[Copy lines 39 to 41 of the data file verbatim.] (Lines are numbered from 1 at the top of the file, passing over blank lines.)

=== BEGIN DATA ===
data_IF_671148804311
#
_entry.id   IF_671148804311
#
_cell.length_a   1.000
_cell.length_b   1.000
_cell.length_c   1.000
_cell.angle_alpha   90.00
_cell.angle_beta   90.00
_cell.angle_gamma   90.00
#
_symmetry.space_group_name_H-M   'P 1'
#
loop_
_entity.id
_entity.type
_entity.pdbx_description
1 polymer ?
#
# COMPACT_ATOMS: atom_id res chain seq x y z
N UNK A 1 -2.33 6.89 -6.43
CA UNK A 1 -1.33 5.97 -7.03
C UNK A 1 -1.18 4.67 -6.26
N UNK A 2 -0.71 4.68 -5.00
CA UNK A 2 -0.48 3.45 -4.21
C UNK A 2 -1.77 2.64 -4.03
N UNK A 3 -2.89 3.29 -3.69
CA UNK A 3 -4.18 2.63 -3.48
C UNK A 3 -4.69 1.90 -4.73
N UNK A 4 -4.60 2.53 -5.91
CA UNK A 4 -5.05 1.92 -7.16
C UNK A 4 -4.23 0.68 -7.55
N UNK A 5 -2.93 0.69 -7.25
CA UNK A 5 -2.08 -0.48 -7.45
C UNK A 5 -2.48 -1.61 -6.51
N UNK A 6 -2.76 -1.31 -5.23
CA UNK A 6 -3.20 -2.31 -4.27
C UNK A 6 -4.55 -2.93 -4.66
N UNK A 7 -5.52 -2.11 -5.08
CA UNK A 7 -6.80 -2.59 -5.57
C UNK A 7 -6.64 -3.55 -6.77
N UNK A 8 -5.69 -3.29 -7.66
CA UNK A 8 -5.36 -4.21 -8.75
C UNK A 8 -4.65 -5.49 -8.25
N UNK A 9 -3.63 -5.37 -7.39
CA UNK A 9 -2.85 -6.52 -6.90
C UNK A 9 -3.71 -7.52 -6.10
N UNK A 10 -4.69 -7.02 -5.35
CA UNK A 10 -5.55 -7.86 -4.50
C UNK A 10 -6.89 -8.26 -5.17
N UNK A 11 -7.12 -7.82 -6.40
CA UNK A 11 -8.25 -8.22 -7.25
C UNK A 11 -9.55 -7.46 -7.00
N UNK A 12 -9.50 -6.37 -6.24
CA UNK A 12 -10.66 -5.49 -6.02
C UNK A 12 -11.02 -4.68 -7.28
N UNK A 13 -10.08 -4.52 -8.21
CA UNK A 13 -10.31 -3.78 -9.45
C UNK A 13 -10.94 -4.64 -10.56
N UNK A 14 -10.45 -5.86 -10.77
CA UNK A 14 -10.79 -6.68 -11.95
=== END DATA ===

N UNK A 7 -5.52 -2.11 -5.08
CA UNK A 7 -6.80 -2.59 -5.57
C UNK A 7 -6.64 -3.55 -6.77